The Eternal City: Day Five

O Rome! my country! city of the soul!
(Childe Harold’s Pilgrimage, George Gordon Noel Lord Byron, 1812)

Well, it turns out there are a few little bits from the previous episode that need to be cleaned up before we move on. So let’s get started, shall we?

The last little bits of Day Four

These and similar posters appeared all over Rome throughout the week.

I arrived back at the flat on Via dei Capocci very late on Monday night, still slightly euphoric and completely exhausted. I’d eaten very little during the day – half a sandwich and some cookies, I think – and it was starting to show.

Francine had the only key, so I was a little unsure of how exactly I was going to get back into the flat. It turns out I needn’t have worried. As I was walking up to the door, Francine stuck her head out of our third floor window to greet me.

She had food on the table, bless her.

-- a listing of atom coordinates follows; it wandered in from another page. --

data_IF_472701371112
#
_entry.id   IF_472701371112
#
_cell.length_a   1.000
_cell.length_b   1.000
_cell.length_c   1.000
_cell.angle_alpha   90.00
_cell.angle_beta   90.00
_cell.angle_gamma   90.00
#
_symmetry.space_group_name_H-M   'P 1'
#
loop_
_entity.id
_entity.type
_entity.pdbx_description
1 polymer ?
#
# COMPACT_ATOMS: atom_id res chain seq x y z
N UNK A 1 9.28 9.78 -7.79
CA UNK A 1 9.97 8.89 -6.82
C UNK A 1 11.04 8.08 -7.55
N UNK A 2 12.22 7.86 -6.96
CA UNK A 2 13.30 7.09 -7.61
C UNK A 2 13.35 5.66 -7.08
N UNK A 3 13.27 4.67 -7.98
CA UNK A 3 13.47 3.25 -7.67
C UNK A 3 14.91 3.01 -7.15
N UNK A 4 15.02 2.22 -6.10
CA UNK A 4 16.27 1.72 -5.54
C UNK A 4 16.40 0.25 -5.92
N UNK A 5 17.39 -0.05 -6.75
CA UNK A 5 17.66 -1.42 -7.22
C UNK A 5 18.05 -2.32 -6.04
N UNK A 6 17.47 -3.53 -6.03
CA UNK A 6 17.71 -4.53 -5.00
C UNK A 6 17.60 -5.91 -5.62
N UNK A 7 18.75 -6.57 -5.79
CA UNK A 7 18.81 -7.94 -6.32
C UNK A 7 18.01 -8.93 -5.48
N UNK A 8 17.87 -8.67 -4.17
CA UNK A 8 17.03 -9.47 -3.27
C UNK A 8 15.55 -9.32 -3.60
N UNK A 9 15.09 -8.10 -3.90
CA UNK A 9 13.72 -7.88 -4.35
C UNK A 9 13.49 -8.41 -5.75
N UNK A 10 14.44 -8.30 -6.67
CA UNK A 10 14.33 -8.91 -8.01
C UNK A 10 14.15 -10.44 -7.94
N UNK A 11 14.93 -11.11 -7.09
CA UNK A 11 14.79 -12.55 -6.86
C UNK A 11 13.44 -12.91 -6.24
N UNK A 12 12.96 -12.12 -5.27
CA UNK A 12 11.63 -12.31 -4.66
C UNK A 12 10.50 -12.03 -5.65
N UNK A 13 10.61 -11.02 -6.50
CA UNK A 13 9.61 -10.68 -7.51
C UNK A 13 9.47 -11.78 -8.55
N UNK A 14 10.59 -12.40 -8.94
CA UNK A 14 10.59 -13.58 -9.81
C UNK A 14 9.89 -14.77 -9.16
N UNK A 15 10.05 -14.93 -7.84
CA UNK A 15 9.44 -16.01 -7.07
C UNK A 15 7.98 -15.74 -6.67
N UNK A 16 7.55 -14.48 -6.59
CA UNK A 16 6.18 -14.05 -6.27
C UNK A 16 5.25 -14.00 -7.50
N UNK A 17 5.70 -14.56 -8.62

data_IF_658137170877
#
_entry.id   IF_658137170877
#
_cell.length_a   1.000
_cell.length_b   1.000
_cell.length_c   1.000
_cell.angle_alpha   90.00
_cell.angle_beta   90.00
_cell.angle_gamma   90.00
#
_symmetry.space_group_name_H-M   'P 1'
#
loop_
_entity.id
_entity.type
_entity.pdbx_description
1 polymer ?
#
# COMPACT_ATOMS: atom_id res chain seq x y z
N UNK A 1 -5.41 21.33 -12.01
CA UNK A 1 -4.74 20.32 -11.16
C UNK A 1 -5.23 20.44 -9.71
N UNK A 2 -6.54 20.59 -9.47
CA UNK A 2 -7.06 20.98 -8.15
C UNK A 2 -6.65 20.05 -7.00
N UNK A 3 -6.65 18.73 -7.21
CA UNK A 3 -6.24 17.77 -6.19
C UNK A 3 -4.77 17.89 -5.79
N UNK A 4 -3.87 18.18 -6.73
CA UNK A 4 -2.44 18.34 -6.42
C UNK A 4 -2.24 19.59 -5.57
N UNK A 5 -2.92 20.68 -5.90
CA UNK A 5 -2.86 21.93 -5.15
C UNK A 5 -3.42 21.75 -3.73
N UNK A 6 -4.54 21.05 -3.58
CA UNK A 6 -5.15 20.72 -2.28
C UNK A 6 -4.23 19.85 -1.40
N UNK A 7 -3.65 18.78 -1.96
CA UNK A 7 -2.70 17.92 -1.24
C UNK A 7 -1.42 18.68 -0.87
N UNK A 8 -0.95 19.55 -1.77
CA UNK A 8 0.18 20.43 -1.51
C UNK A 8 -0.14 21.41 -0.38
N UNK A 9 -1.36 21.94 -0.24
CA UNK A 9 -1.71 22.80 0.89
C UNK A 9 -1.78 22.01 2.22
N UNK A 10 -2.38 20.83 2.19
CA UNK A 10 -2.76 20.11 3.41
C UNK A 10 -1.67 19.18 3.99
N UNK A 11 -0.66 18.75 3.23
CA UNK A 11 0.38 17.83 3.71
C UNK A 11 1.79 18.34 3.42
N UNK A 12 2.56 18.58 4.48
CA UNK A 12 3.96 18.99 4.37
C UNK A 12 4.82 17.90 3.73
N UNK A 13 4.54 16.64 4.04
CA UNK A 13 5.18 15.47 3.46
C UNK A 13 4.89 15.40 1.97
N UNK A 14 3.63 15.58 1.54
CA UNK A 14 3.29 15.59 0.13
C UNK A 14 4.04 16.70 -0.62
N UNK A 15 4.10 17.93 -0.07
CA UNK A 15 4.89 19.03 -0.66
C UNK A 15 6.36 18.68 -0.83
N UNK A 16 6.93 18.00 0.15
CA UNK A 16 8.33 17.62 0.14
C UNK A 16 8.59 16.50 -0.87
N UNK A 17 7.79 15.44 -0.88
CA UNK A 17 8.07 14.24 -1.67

A brief note about Roman embalming

I’m not sure why it is in the United States our embalmers try so hard to get corpses to look lifelike. When I attended my Grandfather’s funeral some years ago, I was really kind of surprised at how good he looked.

This they do not do in Rome, or at least, this they did not do to the Pope.

He was very clearly dead. His skin was pale and drawn; his face looked almost skeletal it was so pallid. There could be no doubt. If you saw him, you knew. He was dead. D-E-A-D. Dead.

Of course, if you look at the cover of the issue of Newsweek for that week, you would see that they PhotoShopped the corpse. That’s right: virtual embalming.